You’re a freshman in a legislature, recently (miraculously) elected to represent a district with values significantly opposite to your own. A contentious culture war issue comes before you. You want to vote one way; your constituents will surely want you to vote another. It’s not even a question: your staff gets hundreds of calls per day, begging you to vote against your conscience. You’re likely to be the tie-breaking vote, or — if not the tie-breaker — an influence on your peers, seeking political cover from a moderate’s vote.
The Speaker calls your name. What do you do? Vote your conscience, or vote for your constituents? I imagine those two choices have two justifications each.
- Vote your conscience. It’s what you believe, and you know it’s the right thing to do.
- Vote your conscience. It’s what you believe, and if you don’t, you’re facing a primary challenge that has a 30% chance to unseat you.
- Vote your constituents. It’s not what you believe, but your constituents will destroy you, and, for whatever reason, you don’t want to lose your seat.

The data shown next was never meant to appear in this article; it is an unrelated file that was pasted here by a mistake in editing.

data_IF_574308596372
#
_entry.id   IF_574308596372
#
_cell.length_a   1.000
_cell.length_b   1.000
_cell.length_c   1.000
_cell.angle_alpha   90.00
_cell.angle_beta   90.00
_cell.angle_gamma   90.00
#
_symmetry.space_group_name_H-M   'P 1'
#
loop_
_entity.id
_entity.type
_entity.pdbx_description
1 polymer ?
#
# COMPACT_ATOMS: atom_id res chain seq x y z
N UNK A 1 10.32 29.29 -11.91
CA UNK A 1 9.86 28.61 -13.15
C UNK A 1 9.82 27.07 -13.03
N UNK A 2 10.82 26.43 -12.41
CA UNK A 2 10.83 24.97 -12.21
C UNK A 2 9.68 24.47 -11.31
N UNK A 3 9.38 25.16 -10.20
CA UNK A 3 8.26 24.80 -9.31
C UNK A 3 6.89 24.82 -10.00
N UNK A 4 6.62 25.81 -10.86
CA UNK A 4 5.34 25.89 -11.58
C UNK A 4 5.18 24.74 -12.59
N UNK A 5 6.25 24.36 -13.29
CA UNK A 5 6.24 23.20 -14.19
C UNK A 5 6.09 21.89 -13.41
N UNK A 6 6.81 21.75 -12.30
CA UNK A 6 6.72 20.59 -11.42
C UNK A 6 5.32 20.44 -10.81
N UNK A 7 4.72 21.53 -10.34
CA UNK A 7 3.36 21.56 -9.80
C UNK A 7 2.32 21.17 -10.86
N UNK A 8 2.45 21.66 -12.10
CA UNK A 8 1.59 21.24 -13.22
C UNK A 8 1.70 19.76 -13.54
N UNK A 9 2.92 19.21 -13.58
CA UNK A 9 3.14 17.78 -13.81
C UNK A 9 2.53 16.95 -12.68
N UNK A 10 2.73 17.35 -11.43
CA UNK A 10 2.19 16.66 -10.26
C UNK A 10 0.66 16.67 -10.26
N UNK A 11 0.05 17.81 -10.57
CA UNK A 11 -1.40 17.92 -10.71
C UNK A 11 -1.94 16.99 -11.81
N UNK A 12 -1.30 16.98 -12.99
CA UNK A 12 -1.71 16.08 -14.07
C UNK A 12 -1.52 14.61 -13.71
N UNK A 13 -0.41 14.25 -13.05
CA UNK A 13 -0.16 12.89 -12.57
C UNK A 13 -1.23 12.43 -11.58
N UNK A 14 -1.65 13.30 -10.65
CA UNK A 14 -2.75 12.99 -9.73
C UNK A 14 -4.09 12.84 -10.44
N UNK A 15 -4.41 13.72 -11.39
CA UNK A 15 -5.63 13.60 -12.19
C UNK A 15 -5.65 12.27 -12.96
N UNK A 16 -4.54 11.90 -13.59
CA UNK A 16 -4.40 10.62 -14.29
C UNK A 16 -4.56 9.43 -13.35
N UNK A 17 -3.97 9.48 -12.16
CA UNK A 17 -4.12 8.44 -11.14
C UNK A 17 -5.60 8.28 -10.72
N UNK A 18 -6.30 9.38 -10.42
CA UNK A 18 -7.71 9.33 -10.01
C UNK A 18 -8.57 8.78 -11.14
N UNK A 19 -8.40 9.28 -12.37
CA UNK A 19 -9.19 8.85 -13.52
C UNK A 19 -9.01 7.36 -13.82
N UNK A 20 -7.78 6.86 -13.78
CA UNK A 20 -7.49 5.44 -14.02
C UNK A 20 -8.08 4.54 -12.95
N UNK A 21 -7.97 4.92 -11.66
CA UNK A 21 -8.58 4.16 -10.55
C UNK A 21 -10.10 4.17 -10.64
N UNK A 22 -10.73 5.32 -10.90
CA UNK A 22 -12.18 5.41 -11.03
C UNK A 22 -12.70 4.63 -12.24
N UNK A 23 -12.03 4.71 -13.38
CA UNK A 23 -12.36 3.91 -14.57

- Vote your constituents. It’s not what you believe, but you didn’t run to substitute your judgment for that of your constituents. You ran to faithfully represent their interests — even when that means betraying your conscience.
This question, apparently, is what Senator Joe Addabbo, a Queens Democrat, faced during Wednesday’s gay marriage vote. As it turns out, he was the first Democrat on the Senate rolls to vote “no.” And, if we’re to believe his recent interviews, he chose option #4, becoming a noble proxy for his constituents.
If that’s true — and not cover for the more opportunistic, tricky option #3 — I don’t think we can disagree with him. The relationship between a legislator and his constituents, and therefore his personal understanding of representative democracy, is a matter for the legislator to decide, and option #4 is frankly respectable. Senator Addabbo is a good man who does a lot of good work, and probably deserves the benefit of the doubt. But he shouldn’t take it personally, if and when that translates into a primary challenge.